Ask a Cop: Making Trespass Notices Work

‍Sergeant Matt Murray, NZ Police

The Auror HQ team sat down for a Q&A with Sergeant Matt Murray from Waitemata District Police to chat about an important issue for retailers: issuing trespass notices that hold up in court and get results. 

Q: Hi Matt! First things first: what exactly is a trespass notice?

A: Thanks for having me. A trespass notice is a letter that prohibits a person from entering a certain location for a set period of time. In the context of shoplifting and retail crime, retailers use trespass notices to keep offenders out of stores where they have been caught shoplifting. It’s both a penalty and a deterrent for criminals. Stores meanwhile get a little peace of mind that they hopefully won’t have to deal with that person coming back for a while.

Q: What happens if an offender knowingly violates a trespass notice?

A: If an offender has been issued with a legal trespass notice and intentionally violates it, they’re open to some pretty serious legal charges. For example, if they return to a store they’ve been trespassed from and steal again, now they’ve opened themselves up for burglary charges rather than simple theft, and the penalties are much more severe.

Q: How common are trespass notices?

A: The answer depends on the store or business—all have different policies about issuing trespass notices and who can issue them. But I would say that it’s getting pretty common, especially at larger multi-site retailers with many locations.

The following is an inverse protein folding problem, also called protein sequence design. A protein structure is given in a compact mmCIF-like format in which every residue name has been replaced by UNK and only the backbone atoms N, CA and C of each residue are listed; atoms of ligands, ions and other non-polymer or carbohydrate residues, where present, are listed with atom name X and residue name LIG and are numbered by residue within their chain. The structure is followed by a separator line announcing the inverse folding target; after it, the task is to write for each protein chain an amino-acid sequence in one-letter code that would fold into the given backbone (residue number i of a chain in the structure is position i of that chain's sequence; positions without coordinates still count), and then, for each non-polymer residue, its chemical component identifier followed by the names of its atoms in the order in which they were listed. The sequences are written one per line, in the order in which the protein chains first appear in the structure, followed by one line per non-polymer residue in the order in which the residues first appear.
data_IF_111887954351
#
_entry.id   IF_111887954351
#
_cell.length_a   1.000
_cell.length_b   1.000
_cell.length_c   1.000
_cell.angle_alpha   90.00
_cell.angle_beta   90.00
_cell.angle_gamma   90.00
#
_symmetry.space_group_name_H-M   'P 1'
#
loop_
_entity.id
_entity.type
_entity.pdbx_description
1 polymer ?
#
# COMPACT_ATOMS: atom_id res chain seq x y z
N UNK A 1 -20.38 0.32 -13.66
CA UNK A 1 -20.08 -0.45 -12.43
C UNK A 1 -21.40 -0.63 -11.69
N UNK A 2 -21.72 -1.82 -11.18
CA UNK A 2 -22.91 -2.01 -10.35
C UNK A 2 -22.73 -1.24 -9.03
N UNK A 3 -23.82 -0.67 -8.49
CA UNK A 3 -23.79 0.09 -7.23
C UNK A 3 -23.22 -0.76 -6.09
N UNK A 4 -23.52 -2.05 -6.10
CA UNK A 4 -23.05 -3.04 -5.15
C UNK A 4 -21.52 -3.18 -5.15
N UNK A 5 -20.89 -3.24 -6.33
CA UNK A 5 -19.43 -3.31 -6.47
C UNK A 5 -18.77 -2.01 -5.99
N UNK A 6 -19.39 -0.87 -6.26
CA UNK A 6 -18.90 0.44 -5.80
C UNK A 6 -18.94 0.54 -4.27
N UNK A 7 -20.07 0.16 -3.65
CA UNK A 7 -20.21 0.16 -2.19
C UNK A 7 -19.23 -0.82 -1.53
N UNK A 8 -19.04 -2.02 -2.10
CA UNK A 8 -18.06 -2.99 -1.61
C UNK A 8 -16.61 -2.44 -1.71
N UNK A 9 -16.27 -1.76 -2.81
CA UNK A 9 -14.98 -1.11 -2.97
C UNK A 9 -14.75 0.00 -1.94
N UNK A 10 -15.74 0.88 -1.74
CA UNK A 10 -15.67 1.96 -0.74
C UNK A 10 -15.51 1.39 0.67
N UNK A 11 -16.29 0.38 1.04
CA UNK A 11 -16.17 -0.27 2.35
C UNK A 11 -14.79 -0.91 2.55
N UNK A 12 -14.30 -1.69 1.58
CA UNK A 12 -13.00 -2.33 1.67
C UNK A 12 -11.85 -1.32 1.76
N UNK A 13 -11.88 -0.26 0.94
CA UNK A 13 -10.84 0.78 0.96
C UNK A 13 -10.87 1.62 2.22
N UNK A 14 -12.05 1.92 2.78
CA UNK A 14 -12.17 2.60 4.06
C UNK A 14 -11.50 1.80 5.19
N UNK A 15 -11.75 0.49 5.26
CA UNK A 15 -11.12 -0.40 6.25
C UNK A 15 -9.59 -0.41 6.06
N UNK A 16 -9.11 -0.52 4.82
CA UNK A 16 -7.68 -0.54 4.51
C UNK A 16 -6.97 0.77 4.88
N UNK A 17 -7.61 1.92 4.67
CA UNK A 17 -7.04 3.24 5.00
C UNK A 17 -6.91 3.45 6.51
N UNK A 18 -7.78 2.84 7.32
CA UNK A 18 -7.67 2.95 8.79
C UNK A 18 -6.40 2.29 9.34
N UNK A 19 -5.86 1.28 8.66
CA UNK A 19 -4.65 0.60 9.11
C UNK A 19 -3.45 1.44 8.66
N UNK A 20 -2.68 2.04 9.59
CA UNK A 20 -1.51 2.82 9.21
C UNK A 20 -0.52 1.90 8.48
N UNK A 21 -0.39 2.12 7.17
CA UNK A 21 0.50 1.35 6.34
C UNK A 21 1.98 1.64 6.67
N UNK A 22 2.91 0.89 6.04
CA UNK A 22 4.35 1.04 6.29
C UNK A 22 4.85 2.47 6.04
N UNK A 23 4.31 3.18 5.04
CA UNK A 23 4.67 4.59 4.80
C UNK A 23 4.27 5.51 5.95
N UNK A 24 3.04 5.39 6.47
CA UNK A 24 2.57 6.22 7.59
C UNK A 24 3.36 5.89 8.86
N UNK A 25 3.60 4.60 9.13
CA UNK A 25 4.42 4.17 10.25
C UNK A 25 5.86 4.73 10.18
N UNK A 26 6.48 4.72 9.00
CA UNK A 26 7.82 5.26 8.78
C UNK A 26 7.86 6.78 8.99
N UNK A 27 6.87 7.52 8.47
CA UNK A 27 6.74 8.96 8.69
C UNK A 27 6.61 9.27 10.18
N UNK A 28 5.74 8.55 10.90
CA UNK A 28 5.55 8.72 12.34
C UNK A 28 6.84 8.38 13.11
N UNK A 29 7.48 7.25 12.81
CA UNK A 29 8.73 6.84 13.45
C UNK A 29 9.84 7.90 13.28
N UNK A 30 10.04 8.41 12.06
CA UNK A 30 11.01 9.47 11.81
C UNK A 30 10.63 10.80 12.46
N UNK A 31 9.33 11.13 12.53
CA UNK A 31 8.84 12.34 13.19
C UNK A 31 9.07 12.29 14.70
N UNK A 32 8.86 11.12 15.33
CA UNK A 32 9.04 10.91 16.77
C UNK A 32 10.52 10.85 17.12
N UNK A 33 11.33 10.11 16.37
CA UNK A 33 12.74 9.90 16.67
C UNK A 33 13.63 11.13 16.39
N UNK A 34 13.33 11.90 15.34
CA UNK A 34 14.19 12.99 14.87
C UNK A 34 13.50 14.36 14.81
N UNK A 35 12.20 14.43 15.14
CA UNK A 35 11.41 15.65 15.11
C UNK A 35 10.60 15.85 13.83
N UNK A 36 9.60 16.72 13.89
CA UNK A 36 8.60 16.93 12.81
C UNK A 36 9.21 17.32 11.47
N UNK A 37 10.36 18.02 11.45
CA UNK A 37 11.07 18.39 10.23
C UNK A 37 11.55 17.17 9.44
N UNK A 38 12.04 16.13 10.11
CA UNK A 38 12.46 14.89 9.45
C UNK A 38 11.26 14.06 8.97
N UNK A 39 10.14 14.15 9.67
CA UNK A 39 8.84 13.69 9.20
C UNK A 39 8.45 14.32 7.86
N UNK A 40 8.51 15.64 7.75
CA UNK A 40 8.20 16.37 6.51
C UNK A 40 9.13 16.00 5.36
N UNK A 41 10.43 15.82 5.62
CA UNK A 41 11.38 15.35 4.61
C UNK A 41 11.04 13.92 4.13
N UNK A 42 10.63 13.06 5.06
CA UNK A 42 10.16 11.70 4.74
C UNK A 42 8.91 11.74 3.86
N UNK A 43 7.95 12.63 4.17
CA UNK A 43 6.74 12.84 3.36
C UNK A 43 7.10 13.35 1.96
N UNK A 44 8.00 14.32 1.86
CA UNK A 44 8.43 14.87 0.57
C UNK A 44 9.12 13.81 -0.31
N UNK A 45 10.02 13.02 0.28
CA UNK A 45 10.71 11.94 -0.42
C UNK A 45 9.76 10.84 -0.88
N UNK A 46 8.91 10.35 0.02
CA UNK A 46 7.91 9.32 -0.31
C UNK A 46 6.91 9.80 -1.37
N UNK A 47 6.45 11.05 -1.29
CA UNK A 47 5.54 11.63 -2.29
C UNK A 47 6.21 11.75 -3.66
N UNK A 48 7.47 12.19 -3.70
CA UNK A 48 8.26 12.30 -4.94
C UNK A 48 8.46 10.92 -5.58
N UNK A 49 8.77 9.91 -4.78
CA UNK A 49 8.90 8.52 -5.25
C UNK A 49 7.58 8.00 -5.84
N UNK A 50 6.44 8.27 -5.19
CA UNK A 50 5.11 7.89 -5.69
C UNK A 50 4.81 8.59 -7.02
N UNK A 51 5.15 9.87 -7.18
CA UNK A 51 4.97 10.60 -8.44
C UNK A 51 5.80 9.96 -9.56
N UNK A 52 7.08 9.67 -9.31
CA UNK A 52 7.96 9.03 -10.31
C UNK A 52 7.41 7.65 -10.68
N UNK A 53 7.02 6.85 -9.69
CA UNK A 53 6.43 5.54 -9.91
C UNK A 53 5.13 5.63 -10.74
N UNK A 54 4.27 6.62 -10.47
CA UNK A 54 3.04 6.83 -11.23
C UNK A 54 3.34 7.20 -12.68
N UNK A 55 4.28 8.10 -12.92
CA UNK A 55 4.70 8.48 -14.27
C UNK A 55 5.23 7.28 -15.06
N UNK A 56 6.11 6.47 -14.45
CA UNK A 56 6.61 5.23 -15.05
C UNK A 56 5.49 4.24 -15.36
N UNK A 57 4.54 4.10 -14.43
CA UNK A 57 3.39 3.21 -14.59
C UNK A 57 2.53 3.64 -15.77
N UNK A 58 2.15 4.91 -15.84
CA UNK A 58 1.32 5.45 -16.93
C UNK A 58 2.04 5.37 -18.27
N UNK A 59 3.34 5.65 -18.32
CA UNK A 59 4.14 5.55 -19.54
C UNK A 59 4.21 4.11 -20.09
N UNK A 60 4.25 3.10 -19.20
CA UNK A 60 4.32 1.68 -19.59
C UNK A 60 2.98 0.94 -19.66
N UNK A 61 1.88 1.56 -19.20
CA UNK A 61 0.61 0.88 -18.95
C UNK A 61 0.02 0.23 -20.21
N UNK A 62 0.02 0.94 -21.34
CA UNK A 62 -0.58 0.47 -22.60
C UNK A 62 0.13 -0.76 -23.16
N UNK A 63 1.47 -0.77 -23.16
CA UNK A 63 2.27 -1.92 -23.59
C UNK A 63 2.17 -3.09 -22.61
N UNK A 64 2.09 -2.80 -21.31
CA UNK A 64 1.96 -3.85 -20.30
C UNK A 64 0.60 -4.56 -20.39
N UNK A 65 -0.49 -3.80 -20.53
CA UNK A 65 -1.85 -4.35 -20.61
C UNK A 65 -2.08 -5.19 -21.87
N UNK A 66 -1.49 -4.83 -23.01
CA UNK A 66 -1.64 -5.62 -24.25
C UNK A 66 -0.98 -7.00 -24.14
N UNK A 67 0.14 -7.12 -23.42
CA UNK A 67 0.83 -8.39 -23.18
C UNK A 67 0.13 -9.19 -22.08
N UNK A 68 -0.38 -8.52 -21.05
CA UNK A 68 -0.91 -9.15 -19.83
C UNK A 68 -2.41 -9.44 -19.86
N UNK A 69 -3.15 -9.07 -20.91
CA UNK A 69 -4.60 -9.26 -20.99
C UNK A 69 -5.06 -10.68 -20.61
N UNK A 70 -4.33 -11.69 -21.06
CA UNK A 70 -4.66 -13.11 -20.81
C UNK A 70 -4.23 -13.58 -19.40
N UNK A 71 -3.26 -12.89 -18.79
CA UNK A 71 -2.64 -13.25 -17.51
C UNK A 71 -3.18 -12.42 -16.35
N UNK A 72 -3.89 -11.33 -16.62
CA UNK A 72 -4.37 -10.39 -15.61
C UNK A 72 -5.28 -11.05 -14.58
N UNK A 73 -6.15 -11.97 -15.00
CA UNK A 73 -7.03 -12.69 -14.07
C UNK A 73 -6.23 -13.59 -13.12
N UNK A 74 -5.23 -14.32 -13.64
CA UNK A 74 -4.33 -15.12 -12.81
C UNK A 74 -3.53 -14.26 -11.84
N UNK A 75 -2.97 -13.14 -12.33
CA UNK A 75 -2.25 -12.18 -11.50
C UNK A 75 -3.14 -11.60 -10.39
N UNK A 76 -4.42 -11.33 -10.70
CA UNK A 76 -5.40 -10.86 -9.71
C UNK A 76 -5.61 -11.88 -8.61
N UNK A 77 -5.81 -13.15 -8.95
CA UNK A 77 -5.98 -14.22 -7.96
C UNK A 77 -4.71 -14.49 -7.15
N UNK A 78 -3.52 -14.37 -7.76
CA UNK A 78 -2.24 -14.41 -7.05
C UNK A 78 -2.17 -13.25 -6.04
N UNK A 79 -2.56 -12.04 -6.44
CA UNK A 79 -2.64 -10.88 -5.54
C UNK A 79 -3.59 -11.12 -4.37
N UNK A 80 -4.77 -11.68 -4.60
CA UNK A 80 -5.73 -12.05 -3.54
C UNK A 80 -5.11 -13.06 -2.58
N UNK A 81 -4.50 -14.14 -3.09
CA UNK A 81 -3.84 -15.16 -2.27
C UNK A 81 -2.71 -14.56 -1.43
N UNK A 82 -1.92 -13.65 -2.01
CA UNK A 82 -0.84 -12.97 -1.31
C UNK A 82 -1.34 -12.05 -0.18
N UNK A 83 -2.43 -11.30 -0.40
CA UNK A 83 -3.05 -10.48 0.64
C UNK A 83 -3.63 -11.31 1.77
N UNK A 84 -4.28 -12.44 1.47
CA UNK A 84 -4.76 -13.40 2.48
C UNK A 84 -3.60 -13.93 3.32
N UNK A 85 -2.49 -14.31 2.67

Q: We’ve heard a lot about blanket trespass notices lately. What are they?

A: A blanket trespass is a more comprehensive version of a standard trespass notice. Where a regular trespass notice covers a specific store for a set period of time, a blanket trespass forbids a person from entering multiple locations that have a common connection, like being part of the same company, or part of a larger shopping centre.

For example, a blanket trespass would be when an offender is apprehended shoplifting from a specific store in West Auckland, and then trespassed from all Auckland stores of the same retailer. In theory they really help a retailer keep offenders out of stores, but in practice they’re difficult to enforce and the courts often find them invalid.

Q: Why are blanket trespasses being invalidated?

A: Courts can find widespread bans to unreasonably restrict a person’s free movement. In order for a blanket trespass order to be considered justified and legal by the court, it’s necessary for the issuer to show that a person is reasonably likely to trespass at each and every location listed in the blanket trespass notice. In my experience this is extremely difficult to prove to the satisfaction required for a successful prosecution. There are circumstances where blanket trespass orders may be held as lawful, however I strongly recommend retailers and loss prevention officers seek legal advice prior to issuing blanket orders to ensure they are justified and likely to hold up in court.

Q: What should retailers be doing instead of issuing blanket trespasses?

A: Issuing an individual trespass notice to offenders for a single location is still justified and proper. Police continue to support using them as an alternative to blanket trespasses, as they are more readily enforceable and likely to hold up in court.

By working together on this issue to ensure we are all following correct legal procedure we can continue to produce successful outcomes with our partners in the retail community, and enact useful deterrents that help prevent future crime.

Handy Tip: It’s easy with Auror to identify stores where an offender has a history of theft so you can include those locations in a trespass notice. Be sure to check out an offender’s profile to see where they have previously been observed as active so you can include those in the trespass order.